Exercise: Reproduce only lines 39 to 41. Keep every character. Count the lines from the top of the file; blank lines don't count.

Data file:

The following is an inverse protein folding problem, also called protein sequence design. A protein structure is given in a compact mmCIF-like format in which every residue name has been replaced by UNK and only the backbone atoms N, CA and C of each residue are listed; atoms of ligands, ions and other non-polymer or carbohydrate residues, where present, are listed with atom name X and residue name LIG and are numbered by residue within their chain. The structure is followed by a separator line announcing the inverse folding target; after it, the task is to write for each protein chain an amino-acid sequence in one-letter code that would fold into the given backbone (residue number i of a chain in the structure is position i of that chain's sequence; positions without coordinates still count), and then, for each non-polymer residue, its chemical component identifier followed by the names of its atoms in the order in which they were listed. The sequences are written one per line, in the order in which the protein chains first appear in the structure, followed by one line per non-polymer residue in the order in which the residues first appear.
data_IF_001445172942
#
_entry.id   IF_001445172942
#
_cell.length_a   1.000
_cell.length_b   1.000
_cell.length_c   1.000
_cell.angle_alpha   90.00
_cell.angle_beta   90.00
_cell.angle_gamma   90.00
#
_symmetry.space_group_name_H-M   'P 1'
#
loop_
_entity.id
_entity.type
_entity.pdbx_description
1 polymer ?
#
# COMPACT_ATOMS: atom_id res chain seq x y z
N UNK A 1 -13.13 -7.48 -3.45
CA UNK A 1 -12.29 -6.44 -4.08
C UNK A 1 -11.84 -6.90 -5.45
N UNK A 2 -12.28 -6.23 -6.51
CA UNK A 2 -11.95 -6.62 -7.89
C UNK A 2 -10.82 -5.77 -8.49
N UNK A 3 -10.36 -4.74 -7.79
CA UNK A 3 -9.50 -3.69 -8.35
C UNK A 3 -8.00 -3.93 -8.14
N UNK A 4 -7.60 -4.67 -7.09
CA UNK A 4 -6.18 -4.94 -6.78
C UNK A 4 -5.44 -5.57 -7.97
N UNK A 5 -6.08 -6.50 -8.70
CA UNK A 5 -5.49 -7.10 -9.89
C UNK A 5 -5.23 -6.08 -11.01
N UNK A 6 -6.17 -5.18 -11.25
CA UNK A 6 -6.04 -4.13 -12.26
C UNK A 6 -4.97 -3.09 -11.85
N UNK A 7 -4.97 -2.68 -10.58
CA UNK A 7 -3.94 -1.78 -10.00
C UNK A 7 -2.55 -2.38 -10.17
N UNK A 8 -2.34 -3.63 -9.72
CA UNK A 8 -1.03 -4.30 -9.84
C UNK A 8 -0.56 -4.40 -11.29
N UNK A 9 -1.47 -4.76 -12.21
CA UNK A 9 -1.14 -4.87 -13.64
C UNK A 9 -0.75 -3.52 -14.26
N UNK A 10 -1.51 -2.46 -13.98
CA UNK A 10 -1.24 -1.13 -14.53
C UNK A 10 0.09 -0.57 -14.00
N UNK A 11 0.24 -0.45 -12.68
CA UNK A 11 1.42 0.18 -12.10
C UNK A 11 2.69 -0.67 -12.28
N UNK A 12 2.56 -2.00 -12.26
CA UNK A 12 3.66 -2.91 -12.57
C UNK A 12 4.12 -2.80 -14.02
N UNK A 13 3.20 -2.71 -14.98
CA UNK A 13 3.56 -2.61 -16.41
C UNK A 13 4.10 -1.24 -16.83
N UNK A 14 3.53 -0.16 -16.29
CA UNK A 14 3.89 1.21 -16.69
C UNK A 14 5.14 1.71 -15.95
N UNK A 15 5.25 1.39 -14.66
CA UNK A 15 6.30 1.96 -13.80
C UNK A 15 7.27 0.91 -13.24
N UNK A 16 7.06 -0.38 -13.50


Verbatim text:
C UNK A 6 -4.97 -3.09 -11.85
N UNK A 7 -4.97 -2.68 -10.58
CA UNK A 7 -3.94 -1.78 -10.00